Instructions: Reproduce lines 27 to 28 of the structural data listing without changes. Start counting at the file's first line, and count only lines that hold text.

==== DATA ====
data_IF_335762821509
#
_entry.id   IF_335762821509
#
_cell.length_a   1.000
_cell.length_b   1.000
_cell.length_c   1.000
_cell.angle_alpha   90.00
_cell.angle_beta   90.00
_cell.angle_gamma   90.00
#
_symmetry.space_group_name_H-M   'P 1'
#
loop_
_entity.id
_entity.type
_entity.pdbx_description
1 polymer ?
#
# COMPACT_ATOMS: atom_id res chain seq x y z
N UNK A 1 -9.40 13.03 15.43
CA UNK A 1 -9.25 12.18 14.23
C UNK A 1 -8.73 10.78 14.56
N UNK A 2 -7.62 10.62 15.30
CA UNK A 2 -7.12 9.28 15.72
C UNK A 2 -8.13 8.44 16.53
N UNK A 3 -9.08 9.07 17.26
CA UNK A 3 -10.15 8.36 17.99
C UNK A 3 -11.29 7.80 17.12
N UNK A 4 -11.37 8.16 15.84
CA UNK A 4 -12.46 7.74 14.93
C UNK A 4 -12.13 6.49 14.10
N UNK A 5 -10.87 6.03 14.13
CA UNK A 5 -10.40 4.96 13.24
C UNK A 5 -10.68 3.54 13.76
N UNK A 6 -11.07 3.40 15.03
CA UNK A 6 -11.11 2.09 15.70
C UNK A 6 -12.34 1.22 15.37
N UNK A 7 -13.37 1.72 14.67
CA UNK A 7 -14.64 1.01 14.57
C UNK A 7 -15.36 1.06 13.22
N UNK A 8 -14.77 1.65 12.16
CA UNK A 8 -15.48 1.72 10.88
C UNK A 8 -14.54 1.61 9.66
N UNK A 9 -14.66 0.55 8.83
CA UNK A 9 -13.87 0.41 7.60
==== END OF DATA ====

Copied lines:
N UNK A 3 -9.08 9.07 17.26
CA UNK A 3 -10.15 8.36 17.99